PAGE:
The nature of ice and snow, Johannes Kepler, war, water and weather modification -- all as it centers around one tiny village: Margaretville, NY. Harper's ran my essay on snow, rain, the city's reservoir system and how one Cold War weapon called on Kepler and changed my village... The rain was silver. It was meant to stop a drought. It brought flooding, and extended from these hills later to Laos and Vietnam, and it was developed in part by Kurt Vonnegut's brother.
Entries in Notting Hill Editions (4)
Yes, that is what the reviewer at Shiny New Books, said about my essay "The Rainmakers Flood." One of the editors of the British site Shiny New Books, also said other fine things like this: "But a brief outline of the plot of this essay doesn’t do it justice. It’s a charmingly interwined rope of connected ideas – snow, mud, rain, damage in its various forms, including war, the seductive beauty of science, the recalcitrant and yet unexpectedly fragile environment."
So not only am I on the longlist (see below) but I am one of six finalists. Which is very, very thrilling. And this is what they have to say about my essay "The Rainmaker's Flood":
The Rainmaker’s Flood – Jennifer Kabat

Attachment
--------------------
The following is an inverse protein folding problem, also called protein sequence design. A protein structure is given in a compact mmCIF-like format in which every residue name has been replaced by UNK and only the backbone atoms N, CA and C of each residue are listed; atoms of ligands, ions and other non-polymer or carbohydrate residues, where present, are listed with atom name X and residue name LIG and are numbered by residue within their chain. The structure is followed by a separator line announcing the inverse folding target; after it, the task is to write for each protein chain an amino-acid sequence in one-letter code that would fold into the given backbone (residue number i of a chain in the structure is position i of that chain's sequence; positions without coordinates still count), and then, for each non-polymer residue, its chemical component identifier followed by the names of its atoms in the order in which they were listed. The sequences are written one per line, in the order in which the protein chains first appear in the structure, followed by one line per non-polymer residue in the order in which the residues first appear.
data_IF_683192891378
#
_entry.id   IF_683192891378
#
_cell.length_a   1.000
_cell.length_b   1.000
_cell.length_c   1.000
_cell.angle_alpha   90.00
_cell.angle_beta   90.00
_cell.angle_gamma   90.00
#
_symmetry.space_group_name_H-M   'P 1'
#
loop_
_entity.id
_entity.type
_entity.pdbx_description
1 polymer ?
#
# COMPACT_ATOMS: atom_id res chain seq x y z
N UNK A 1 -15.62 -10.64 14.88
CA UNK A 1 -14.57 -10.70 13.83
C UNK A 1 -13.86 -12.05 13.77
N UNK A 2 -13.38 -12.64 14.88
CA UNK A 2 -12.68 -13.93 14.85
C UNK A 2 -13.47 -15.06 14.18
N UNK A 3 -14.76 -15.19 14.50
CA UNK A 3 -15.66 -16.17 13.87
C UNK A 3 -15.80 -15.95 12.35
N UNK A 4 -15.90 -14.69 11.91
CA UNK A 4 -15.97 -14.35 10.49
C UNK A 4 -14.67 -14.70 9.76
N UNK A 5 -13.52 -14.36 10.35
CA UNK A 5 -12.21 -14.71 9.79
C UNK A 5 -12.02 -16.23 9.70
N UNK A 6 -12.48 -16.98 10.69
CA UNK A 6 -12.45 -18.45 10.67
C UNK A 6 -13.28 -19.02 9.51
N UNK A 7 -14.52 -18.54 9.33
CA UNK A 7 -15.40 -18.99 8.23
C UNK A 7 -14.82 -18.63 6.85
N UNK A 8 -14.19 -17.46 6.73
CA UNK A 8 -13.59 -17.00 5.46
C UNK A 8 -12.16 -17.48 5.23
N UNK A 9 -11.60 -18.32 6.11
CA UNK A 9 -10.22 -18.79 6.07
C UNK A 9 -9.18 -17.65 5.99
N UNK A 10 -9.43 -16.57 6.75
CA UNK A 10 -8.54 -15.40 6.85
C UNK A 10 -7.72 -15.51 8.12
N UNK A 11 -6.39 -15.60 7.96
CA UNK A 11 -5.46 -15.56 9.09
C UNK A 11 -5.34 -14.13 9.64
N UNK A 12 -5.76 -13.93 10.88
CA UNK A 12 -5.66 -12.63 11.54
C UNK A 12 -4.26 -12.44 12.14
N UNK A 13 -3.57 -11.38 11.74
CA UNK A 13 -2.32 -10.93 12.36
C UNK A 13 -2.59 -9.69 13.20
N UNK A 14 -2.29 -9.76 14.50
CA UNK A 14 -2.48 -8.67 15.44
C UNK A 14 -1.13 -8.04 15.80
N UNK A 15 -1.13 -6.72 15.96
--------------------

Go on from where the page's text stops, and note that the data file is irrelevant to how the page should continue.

A fascinating account of human attempts to manipulate weather. Kabat explores the botched history of weather-making, from Kepler’s theories to the use of acid rain by the US military as a weapon of war in Vietnam. A compelling scientific investigation into dust, snow, ice, weather and war.
‘ “What’s worse,” one State Department official said that July, “dropping bombs or rain?”. The answer, I know, might be obvious, but when that rain included lead, and lead led to lead poisoning and potentially poisoned everything that water fed: rice, fish, plants, people….’
You can read more here on their site... The winner is announced October 3rd and all the finalists are published together in Notting Hill Editions' stylish cloth-bound hardbacks...
THE LONGLIST FOR the biennial William Hazlitt Essay Prize was just announced... and I am on it. The prize is £20,000 given for a single essay. The long list is long, but also on it are such luminaries as Ben Lerner, Charlotte Higgins, Tim Parks and Hal Foster. I am on the list for my essay "The Rainmakers' Flood," about the nature of ice and snow, Johannes Kepler, war, water and weather modification – also the brothers Vonnegut Kurt and Bernard and how all of these things wind up causing a flood here in the Western Catskills in 1950 thanks to New York City. The essay is one chapter of the book I'm working on Growing Up Modern.